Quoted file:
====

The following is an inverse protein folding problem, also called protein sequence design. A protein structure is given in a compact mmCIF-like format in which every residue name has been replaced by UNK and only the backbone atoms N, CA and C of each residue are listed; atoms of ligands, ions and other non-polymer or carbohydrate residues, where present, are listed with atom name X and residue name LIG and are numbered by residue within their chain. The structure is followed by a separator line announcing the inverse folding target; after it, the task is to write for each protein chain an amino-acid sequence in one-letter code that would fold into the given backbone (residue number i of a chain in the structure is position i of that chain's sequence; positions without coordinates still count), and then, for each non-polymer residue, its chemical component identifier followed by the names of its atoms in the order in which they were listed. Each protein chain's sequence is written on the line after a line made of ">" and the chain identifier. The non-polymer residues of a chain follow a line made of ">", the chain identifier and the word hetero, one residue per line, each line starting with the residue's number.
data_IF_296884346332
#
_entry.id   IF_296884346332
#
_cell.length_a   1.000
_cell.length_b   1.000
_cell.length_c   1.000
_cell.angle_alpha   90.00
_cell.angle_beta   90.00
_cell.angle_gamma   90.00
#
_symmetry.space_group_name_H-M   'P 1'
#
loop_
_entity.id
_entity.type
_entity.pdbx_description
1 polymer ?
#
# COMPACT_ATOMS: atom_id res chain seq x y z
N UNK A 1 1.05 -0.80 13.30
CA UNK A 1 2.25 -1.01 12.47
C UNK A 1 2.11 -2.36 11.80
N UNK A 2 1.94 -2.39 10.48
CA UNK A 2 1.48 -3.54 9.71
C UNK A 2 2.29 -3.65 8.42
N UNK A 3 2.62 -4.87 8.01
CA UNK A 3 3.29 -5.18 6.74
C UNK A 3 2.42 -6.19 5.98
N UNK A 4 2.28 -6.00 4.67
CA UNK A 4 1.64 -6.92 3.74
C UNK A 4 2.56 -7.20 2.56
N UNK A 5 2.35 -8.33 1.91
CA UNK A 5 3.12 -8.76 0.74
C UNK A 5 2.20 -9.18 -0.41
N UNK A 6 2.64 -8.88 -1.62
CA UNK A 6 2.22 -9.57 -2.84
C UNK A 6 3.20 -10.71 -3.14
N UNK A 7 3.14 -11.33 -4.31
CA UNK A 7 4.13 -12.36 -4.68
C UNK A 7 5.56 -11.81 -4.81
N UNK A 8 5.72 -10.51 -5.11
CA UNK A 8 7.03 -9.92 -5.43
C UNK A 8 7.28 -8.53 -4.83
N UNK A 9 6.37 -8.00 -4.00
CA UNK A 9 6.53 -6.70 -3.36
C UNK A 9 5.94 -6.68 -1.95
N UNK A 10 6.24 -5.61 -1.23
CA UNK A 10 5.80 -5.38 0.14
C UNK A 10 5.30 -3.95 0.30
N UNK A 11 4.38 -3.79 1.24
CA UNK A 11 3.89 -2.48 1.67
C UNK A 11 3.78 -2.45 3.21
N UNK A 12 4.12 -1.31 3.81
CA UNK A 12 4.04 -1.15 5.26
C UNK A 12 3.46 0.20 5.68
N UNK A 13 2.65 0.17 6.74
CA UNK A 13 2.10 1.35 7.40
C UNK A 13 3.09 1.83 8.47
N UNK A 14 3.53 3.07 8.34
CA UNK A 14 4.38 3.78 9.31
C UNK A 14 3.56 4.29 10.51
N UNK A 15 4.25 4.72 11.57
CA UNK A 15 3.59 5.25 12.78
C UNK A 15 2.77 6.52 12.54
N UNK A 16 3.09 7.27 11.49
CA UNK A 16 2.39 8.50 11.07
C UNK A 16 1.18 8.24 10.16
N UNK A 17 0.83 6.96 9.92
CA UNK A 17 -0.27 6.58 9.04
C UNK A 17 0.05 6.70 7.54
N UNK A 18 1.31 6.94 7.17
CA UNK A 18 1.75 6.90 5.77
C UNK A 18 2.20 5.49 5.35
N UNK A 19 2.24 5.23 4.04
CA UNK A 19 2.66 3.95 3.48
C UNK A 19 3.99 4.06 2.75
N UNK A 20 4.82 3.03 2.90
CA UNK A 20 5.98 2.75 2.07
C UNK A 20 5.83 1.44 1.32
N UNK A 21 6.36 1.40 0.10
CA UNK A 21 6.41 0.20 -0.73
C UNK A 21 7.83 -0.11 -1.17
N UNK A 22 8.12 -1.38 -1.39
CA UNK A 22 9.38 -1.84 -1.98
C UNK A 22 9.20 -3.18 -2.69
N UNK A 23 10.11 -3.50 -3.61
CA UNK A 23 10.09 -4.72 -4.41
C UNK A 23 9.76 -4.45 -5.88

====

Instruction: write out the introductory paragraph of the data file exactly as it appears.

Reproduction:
The following is an inverse protein folding problem, also called protein sequence design. A protein structure is given in a compact mmCIF-like format in which every residue name has been replaced by UNK and only the backbone atoms N, CA and C of each residue are listed; atoms of ligands, ions and other non-polymer or carbohydrate residues, where present, are listed with atom name X and residue name LIG and are numbered by residue within their chain. The structure is followed by a separator line announcing the inverse folding target; after it, the task is to write for each protein chain an amino-acid sequence in one-letter code that would fold into the given backbone (residue number i of a chain in the structure is position i of that chain's sequence; positions without coordinates still count), and then, for each non-polymer residue, its chemical component identifier followed by the names of its atoms in the order in which they were listed. Each protein chain's sequence is written on the line after a line made of ">" and the chain identifier. The non-polymer residues of a chain follow a line made of ">", the chain identifier and the word hetero, one residue per line, each line starting with the residue's number.